Discount Tire replaced them with Michelin CrossClimate 2. So far so good. The CrossClimates are almost silent. I've only put about 20 miles on them, but so far I like them. I expect MPG to go down a bit as they don't seem to roll as freely.
I had the same experience with the DWS06. They were dead silent and a wonderful tire to live with… until 70mph. They had almost no road noise but the singing sprung up and then stood out. It probably wasn’t that loud, but against the silence it was hard. I swapped them at discount tire for the Bridgestone potenza, similar is many regards. More general white noise and also a good handling tire with softer compound, but no singing.

they looked at me like I was crazy at DT. I wonder if it maybe a specific frequency the chassis doesn’t isolate very well in this car. It was our Lexus GS.
Quick update.
I had the tires rebalanced.
Not sure if they did a road force balance, but I thought I heard the machine spooling up several times right after my car was brought in (I had to deal with an important call, so my attention was divided).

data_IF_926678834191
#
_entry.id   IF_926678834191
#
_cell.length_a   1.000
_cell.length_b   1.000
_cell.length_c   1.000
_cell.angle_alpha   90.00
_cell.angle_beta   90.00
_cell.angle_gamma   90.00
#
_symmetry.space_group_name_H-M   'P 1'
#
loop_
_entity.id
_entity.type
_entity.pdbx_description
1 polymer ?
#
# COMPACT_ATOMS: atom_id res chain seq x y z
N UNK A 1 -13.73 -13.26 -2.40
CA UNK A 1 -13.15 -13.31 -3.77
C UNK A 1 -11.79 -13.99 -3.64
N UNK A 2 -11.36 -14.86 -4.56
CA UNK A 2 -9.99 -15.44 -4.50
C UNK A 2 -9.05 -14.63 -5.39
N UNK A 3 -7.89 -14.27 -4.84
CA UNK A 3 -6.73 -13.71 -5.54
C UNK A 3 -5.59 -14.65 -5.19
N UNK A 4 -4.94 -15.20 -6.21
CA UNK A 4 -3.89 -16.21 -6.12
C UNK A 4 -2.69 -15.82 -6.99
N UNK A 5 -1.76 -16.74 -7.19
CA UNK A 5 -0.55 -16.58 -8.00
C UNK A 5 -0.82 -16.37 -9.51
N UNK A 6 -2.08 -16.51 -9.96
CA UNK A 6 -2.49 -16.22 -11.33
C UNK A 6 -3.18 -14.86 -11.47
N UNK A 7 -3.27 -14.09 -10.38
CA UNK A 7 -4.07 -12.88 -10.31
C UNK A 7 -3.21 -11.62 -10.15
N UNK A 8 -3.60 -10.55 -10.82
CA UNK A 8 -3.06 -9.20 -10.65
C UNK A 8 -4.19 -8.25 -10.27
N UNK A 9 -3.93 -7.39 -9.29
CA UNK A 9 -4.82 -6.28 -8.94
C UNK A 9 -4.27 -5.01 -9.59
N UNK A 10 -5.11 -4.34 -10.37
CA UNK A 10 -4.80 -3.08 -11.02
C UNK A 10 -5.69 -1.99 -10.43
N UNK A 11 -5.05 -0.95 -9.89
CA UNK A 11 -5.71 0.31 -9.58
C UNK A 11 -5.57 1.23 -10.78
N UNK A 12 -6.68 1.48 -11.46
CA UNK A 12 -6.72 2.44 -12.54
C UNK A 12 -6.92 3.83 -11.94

He did not mention lbs, but said 2 tires were imbalanced, one borderline, the other just over an ounce off, which could certainly cause an issue.
Unfortunately I ended up being in a hurry, so I wasn't able to explore further.

Well, I think they are a bit better, but the tires are flat out loud.
If they are truly balanced within spec, then the noise is inherent to the tire (tread interplay with the road surface) or the car has a funky bearing (kinda odd for 20k miles).

Though the tires are known to be pretty quiet, I'm leaning toward tread noise.
It is a distinct subtly oscillating white-ish noise, accompanied by high frequency vibration which I can feel (though the noise and vibration may be unrelated, I didn't notice it before the new tires).
It reminds me of a milder version of my brother's old Jeep with aggressive tires.

I've not had a chance to put the car on stands, but I'll try to get around to it soon...or just have the dealer rule-out bearings; they are familiar with the car and what is likely to fail.